Freesat TV vs Freeview TV
The Digital Switchover, which is the change from analogue TV to digital TV, has already started to take affect across the UK and will have an impact on everyone’s home entertainment system sooner or later. For this reason, it is a perfect time to take a closer look at Freeview and Freesat service – what are the real differences?
As a jointly run operation, Freeview offers up to 50 digital TV channels and 24 digital radio stations, using your existing aerial. This includes content from the BBC, ITV, Channel 4, and Channel 5, and to a certain viewers the extra stations of Top Up TV and ESPN. The service is free and requires no contract or subscription. There is a one-off payment for the digital box, digital TV recorder or Digital TV, but apart from that it is ready to go straight away without charge.
The Freeview offering has expanded in recent years to include the services such as Freeview + and Freeview HD. The standout benefit of Freeview HD is the enhanced HD quality, however with Freeview + it is in its recording capabilities. Originally titled Freeview Playback, the Freeview + lets you record programmes for later viewing. From a one-off programme to an entire series, you favourite shows are never missed.
One of the failings in Freeview TV is that it is not always available, with certain areas not receiving the signal due the natural interference, for example, people living in towns situated in a deep valley or by a mountain side may not receive the Freeview signal. This technical situation led to the creation of Freesat. Ultimately this is the Freeview service transmitted by satellite. The benefit of receiving Freesat is the larger number channels received, with access to 174 channels including 5 HD channels, 40 radio channels and 2 on-demand services. The downside is that, obviously you need a dish installed, and this will add cost to the initial set-up.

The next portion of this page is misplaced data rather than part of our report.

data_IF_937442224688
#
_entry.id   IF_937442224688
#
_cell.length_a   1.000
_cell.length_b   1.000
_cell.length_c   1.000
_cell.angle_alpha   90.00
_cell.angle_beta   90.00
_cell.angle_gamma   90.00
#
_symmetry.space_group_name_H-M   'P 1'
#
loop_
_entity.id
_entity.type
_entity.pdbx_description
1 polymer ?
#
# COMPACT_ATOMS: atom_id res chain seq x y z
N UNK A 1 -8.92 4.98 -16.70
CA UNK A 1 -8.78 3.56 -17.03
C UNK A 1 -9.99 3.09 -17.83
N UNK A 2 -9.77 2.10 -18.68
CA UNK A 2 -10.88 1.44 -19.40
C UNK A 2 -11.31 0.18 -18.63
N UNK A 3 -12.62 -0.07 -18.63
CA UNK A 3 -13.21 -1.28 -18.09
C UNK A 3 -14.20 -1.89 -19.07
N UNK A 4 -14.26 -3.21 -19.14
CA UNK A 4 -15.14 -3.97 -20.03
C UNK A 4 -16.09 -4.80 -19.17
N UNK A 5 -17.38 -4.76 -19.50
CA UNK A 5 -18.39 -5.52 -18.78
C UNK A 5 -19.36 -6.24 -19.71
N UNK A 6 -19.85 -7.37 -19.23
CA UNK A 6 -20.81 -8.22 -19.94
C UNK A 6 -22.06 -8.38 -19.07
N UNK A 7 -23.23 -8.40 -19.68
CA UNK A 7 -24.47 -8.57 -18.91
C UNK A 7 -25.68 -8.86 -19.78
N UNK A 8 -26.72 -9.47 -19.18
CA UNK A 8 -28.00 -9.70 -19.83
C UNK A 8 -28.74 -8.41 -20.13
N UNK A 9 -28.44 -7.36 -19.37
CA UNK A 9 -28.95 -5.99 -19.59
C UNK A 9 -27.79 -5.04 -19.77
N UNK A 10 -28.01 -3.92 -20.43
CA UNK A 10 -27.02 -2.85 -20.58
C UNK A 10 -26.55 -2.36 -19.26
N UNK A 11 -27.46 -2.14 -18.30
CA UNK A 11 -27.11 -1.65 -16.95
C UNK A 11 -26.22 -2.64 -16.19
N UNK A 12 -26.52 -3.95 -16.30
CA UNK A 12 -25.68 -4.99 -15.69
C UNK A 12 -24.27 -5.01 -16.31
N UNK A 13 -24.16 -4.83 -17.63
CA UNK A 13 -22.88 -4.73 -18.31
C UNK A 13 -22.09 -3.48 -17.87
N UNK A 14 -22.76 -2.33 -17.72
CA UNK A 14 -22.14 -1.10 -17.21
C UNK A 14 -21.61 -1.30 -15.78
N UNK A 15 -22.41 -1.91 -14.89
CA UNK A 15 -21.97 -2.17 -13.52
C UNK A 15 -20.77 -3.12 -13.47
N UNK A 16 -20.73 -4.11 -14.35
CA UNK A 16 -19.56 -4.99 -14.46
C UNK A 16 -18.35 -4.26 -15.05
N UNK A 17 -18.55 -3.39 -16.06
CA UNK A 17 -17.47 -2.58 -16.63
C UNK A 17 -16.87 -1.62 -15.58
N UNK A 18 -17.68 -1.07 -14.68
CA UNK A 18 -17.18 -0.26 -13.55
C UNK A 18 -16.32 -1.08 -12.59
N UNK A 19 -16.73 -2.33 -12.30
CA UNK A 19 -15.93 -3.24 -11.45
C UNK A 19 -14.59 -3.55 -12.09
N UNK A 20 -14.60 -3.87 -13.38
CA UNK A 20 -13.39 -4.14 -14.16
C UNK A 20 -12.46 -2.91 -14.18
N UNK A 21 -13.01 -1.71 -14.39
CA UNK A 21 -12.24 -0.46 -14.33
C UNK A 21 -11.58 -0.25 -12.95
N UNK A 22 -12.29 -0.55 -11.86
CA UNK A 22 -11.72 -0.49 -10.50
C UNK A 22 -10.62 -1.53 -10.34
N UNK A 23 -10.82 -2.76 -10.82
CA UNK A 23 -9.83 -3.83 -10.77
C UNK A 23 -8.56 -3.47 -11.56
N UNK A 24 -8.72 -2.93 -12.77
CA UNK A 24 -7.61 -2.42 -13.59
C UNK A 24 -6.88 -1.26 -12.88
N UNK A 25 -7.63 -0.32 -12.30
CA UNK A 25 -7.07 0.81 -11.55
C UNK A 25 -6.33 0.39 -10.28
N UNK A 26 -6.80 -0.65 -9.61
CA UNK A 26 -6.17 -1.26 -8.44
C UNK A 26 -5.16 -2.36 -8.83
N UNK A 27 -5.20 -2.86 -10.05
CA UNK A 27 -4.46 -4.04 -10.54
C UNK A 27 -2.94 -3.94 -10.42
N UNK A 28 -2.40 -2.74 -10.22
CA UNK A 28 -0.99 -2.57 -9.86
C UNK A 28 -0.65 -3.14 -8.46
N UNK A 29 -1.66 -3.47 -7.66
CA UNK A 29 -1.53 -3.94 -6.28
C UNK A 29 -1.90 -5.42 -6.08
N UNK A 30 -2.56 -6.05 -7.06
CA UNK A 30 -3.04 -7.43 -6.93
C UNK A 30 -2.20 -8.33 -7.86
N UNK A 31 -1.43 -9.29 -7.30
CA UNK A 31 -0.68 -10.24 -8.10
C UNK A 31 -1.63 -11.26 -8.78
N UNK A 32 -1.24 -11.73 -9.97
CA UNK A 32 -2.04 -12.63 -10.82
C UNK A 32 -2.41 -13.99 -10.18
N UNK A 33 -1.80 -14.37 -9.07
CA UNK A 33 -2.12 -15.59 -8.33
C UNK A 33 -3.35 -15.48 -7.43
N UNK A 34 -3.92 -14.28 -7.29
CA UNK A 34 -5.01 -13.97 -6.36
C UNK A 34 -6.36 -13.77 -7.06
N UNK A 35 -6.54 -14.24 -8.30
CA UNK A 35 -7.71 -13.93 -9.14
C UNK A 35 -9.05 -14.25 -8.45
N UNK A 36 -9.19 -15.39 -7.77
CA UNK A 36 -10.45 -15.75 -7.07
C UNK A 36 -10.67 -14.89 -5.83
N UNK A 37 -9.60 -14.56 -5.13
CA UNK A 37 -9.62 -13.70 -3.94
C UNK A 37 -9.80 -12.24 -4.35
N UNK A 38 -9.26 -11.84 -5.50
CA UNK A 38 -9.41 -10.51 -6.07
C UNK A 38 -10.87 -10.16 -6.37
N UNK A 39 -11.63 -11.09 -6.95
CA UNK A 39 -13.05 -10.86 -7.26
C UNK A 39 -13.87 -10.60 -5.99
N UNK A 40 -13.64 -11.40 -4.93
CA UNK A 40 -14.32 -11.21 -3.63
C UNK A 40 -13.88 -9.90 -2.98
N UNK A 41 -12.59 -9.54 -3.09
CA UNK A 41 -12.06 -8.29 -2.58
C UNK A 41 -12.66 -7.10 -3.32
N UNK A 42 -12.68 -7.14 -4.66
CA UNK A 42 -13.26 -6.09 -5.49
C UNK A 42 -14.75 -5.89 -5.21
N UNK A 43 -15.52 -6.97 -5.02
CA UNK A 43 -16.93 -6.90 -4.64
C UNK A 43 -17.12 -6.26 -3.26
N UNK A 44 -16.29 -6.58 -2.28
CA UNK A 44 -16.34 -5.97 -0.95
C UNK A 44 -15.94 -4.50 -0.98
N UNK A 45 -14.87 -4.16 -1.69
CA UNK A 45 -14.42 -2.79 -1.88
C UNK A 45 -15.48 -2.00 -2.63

The cost of setting up your digital TV set-top box vary quite considerably and will depend on what choices you make:
1> The number of TVs in you decide to convert in your home will impact on the cost.
2> Your choice of whether to pay one upfront cost or pay monthly for a subscription service.
3> If you choose to buy a standard digital box, an HD digital box, an integrated digital TV (iDTV), or a digital TV recorder (which will also convert your TV to digital).
4> Subscription to additional channels (e.g. movies and sports) or services (e.g. broadband, telephone or HD TV) will affect your costs.